Hershey Felder

From Wikipedia, the free encyclopedia
Jump to navigation Jump to search

Hershey Felder
Born (1968-07-09) July 9, 1968 (age 51)
OccupationMusician, actor, pianist
Spouse(s)Kim Campbell[1]
WebsiteEighty Eight Entertianment

Hershey Felder (born July 9, 1968)[2] is a Canadian pianist, actor, and playwright best known for his portrayals of classical composers and American songwriters on the theatrical stage.

Life and career[edit]

Felder was born on July 9, 1968, to Jacob Felder (born in Ustrzyki, Poland, 1929) and Eva Surek Felder (born in Budapest, Hungary, 1946). A first-generation North American, much of Felder's upbringing included Eastern European traditions; in particular traditions associated with the Jewish faith into which he was born.[citation needed]

Felder has traveled the United States and parts of Canada with his solo performances as Classical composers and American songwriters. His most acclaimed portrayals are that of Frédéric Chopin, Claude Debussy and Pyotr Ilyich Tchaikovsky. He recounts moving to Los Angeles in 1994 where he spent a brief time working for Steven Spielberg's Shoah Foundation interviewing Holocaust survivors in order to catalog their oral histories on film.[3] The following year, he was invited to take part as one of four interviewers to attend the 50th anniversary of the liberation of Auschwitz in Poland,[citation needed] which led to his creation of George Gershwin Alone.[4]

In 2013, Felder received a letter from Russian officials extending an invitation for him to translate to the stage the life and times of Russian composer Peter Ilyich Tchaikovsky. However, the very same month, Russian authorities were openly opposing and even oppressing their own gay citizens by passing anti-gay legislation. Since Tchaikovsky was, as historical documentation and testimony would indicate, himself a homosexual; Felder chose to title his work "Our Great Tchaikovsky" and perform it in the US only.[5][6] In 2017, Felder premiered Our Great Tchaikovsky at San Diego Repertory Theatre. It debuted in New York City at 59E59 Theaters on October 15, 2018.[7]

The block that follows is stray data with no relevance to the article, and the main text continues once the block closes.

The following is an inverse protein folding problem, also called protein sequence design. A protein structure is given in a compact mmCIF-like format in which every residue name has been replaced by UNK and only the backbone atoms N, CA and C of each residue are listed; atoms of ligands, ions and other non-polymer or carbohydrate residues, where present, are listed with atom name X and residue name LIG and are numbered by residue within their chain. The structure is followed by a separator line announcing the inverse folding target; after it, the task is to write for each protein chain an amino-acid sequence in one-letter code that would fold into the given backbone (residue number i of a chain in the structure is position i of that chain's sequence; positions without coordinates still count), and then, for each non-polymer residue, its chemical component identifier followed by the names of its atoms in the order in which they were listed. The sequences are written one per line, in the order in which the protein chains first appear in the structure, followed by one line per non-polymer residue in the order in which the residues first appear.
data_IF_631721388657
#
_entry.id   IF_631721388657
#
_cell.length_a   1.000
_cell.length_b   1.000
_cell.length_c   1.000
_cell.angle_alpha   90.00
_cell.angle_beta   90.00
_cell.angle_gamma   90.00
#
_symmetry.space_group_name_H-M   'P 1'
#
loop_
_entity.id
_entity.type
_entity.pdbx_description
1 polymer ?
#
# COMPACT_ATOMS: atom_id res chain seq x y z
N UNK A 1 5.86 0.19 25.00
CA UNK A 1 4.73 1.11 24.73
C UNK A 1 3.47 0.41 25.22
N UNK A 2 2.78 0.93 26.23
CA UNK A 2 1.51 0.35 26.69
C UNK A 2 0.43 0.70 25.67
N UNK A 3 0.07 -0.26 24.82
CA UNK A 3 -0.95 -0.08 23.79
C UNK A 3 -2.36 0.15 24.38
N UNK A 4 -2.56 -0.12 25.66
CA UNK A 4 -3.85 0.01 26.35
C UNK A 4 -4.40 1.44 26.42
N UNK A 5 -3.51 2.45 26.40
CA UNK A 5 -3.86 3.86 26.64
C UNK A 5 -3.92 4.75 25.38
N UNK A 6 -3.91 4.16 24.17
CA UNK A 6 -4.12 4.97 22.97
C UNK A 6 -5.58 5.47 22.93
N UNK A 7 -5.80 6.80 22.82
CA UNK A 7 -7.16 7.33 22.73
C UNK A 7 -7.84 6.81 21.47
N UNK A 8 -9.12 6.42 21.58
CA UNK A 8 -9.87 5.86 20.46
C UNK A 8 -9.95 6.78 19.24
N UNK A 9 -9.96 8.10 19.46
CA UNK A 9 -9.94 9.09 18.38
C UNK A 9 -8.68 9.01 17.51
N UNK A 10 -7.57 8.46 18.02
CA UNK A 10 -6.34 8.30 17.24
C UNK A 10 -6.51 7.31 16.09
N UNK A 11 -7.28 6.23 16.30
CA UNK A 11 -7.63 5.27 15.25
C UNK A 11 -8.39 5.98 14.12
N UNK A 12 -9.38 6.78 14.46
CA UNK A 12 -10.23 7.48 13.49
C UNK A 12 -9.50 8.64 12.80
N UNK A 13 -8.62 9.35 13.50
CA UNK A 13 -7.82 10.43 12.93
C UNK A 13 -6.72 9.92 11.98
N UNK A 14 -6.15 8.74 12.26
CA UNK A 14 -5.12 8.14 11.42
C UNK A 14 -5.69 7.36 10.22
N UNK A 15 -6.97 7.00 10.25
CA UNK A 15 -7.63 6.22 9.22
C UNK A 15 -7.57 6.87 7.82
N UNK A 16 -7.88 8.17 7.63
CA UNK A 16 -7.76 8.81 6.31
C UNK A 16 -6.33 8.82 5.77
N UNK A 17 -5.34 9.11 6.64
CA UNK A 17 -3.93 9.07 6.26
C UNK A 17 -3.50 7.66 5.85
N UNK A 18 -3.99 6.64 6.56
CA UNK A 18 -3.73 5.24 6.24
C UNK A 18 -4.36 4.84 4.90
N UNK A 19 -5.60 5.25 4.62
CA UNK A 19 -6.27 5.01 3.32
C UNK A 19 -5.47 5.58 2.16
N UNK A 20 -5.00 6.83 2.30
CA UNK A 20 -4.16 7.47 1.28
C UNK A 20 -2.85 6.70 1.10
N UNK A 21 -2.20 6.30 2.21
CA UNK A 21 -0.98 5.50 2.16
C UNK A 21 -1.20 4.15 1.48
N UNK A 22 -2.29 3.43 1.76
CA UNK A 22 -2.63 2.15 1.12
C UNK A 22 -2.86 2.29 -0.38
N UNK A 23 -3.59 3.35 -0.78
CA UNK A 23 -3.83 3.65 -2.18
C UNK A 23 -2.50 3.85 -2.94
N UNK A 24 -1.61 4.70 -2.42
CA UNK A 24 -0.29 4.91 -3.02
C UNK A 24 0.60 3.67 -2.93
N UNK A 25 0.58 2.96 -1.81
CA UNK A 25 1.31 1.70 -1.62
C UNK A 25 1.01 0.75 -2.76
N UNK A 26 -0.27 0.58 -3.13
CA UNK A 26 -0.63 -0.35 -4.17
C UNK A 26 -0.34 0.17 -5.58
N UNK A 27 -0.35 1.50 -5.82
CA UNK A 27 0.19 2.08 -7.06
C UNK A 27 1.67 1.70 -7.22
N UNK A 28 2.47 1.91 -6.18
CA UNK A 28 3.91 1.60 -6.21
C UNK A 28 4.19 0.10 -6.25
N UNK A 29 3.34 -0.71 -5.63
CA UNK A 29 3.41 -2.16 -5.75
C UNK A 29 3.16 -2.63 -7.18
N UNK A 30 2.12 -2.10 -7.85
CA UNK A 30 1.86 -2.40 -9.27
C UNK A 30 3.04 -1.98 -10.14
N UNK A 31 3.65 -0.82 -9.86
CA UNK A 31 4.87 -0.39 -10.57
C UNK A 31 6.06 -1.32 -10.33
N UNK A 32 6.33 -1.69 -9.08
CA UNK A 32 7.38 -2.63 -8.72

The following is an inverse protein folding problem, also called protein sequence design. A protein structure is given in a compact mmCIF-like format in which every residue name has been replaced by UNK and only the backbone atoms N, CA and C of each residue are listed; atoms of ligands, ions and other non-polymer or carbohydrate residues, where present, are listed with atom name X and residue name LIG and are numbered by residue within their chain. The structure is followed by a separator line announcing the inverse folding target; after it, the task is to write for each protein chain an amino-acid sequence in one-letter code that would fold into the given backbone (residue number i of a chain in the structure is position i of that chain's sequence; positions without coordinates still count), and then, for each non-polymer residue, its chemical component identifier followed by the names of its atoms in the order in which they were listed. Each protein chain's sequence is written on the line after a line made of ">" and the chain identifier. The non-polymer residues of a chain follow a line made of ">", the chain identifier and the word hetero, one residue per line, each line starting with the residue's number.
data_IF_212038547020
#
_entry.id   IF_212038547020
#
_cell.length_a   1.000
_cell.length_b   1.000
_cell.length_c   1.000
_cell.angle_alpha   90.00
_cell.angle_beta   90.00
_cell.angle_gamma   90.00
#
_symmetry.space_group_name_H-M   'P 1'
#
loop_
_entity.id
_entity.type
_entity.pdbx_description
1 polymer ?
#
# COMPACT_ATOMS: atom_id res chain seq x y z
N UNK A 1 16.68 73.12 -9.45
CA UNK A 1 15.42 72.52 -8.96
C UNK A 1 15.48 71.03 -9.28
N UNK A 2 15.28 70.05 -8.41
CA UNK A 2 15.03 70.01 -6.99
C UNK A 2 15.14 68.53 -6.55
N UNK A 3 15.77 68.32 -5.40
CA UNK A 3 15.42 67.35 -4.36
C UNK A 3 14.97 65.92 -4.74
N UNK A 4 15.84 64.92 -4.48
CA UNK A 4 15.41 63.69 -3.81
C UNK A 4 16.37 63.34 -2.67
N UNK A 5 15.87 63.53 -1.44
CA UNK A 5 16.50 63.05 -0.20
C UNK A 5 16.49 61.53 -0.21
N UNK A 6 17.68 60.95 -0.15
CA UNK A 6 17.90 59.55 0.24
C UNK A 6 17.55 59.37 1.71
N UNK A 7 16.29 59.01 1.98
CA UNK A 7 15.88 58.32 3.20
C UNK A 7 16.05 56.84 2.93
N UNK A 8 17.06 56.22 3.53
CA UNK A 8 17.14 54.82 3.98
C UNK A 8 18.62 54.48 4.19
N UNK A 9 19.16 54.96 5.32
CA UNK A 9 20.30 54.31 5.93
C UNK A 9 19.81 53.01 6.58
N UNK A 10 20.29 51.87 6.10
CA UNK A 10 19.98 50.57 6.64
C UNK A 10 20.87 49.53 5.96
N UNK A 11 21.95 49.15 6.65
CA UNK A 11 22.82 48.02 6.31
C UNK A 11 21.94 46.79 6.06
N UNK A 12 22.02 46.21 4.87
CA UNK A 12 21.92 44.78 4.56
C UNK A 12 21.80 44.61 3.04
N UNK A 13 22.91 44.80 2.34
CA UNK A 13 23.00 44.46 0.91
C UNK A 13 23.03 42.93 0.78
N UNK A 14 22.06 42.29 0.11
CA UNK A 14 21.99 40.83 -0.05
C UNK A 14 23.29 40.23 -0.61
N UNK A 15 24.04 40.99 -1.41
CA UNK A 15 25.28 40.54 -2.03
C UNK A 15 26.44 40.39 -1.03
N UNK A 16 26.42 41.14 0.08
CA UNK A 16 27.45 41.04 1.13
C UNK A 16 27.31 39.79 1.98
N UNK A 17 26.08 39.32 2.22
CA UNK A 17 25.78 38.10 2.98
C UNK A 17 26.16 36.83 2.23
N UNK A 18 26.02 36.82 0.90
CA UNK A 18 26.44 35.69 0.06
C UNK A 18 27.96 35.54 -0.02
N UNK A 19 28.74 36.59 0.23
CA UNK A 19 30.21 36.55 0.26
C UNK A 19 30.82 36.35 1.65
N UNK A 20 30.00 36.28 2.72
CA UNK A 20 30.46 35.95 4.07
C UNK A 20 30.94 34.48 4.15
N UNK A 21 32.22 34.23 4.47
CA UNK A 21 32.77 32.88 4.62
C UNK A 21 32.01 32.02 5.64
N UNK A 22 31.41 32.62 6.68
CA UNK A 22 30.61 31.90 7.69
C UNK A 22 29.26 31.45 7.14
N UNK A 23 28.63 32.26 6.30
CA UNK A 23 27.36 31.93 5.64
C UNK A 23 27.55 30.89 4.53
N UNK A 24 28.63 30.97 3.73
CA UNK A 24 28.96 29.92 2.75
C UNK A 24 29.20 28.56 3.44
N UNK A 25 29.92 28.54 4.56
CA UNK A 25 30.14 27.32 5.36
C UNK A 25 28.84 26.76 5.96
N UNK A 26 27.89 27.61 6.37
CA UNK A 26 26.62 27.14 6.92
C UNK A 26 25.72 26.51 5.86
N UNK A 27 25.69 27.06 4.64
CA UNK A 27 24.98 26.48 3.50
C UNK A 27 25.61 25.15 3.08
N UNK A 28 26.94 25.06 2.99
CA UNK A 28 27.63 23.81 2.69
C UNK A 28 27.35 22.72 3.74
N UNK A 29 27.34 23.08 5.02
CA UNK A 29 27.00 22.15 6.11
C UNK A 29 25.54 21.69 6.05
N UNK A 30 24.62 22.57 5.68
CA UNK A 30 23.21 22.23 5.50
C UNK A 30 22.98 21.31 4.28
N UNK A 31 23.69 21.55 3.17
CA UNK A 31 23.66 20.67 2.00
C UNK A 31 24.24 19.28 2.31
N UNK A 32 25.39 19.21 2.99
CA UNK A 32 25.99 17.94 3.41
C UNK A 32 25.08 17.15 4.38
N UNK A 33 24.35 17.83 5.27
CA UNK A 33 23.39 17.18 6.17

Felder's impersonation of American songwriter Irving Berlin centers around a factual event that took place in the composer's life: a group of carolers gather around Berlin's window at Christmastime in 1988 to sing White Christmas. The one-man show garnered mixed reviews from New York critics in September 2018. Praising his capable pianistic abilities and adapt look,[8] his acting and story-telling offerings were met with less than enthusiastic reception.[9][10] He has also portrayed on stage the life, times and music of Ludwig van Beethoven, Frederic Chopin and Claude Debussy,[11] for which he has been praised as a "chamelion of musical characters".[12][13] The format and premise of each show varies depending on the composer. In Monsieur Chopin, the audience has arrived for a lesson with Chopin.[14] For "Beethoven", Felder adapted the book Gerhard von Breuning's Aus dem Schwarzspanierhaus, after spending 22 years of personal research on the life of Ludwig van Beethoven.[15] In 2016, Felder portrayed Leonard Bernstein Off-Broadway at 59E59 Theaters. Although praised for his musical renderings, Felder's presence was critiqued as: "Bearing no physical resemblance to the person we have just seen, and speaking in a voice whose accent and rhythms are utterly dissimilar to what we have just heard ..."[16]

Felder directed concert pianist Mona Golabek in The Pianist of Willesden Lane. It opened on July 22, 2014 at the 59E59 Theaters. An adaptation of the book The Children of Willesden Lane (written by Golabek), it tells the story of Golabek's mother during World War II at age 14. New York critic Charles Isherwood wrote that Felder "captured the voice of the adolescent Lisa effectively.[17][18]